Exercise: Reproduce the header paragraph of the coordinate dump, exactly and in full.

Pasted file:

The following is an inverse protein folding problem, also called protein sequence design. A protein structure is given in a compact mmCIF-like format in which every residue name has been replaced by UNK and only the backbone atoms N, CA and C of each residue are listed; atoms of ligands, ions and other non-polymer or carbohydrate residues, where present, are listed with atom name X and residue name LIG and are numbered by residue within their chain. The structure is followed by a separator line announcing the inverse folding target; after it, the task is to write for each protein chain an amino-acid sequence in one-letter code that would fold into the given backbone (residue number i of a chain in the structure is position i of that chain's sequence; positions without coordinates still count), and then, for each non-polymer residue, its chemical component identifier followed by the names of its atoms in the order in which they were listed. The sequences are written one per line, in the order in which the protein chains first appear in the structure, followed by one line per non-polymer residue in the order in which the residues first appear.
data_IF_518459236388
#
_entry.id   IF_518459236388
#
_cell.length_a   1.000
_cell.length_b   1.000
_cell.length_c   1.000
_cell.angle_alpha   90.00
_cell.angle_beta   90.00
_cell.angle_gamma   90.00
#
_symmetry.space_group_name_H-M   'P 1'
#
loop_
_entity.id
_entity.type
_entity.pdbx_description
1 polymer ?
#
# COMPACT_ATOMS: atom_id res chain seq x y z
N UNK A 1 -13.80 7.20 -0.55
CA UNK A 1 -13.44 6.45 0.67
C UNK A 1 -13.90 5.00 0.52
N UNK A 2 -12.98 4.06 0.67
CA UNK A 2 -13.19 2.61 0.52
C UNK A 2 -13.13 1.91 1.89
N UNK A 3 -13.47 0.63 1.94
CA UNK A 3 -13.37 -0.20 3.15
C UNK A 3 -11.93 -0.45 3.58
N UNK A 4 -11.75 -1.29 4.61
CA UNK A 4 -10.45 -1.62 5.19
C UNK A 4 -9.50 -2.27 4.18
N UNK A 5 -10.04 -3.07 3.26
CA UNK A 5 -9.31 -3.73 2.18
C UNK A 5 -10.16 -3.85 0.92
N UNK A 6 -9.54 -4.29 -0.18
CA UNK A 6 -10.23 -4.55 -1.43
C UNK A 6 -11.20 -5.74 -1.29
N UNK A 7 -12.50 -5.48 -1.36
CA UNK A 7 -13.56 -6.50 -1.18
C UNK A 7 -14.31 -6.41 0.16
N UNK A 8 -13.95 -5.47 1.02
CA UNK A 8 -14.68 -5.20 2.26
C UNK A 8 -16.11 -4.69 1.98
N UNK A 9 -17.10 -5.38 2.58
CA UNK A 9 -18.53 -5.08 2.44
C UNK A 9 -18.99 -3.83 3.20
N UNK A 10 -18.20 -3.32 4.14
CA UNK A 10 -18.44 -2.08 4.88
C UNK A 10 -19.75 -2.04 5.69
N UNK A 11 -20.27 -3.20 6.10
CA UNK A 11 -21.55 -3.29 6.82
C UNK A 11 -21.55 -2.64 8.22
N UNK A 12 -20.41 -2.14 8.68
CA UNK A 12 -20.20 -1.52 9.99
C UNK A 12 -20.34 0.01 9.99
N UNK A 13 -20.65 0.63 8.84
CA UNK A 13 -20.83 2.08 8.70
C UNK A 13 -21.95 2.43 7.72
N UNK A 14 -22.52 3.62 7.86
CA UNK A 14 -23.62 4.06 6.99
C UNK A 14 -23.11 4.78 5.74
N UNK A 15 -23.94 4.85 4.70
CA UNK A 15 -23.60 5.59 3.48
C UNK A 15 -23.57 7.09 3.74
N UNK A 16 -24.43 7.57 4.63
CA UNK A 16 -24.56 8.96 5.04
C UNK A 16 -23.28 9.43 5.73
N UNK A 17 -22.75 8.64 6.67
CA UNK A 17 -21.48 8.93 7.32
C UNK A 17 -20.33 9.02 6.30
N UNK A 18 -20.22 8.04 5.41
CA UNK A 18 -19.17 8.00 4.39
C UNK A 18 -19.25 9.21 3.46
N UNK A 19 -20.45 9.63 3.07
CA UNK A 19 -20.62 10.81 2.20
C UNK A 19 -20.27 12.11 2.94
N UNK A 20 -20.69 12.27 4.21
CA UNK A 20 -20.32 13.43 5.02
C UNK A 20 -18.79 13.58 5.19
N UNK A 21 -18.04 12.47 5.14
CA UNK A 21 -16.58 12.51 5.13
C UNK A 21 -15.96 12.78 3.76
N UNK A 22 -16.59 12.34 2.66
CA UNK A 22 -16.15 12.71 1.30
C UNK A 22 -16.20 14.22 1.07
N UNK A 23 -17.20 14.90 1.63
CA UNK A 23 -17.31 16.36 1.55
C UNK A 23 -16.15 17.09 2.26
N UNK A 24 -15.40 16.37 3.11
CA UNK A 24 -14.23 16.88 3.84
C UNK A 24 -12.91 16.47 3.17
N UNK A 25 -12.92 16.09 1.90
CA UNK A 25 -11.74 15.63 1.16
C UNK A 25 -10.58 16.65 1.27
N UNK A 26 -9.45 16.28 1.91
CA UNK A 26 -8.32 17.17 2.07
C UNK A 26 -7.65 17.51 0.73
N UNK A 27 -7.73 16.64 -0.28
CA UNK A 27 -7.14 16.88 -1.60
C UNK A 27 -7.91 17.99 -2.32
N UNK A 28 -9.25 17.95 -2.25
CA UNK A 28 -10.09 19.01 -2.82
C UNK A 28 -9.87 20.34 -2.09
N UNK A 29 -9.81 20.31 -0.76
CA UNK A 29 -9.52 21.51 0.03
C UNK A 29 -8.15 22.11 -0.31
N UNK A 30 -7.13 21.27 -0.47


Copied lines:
The following is an inverse protein folding problem, also called protein sequence design. A protein structure is given in a compact mmCIF-like format in which every residue name has been replaced by UNK and only the backbone atoms N, CA and C of each residue are listed; atoms of ligands, ions and other non-polymer or carbohydrate residues, where present, are listed with atom name X and residue name LIG and are numbered by residue within their chain. The structure is followed by a separator line announcing the inverse folding target; after it, the task is to write for each protein chain an amino-acid sequence in one-letter code that would fold into the given backbone (residue number i of a chain in the structure is position i of that chain's sequence; positions without coordinates still count), and then, for each non-polymer residue, its chemical component identifier followed by the names of its atoms in the order in which they were listed. The sequences are written one per line, in the order in which the protein chains first appear in the structure, followed by one line per non-polymer residue in the order in which the residues first appear.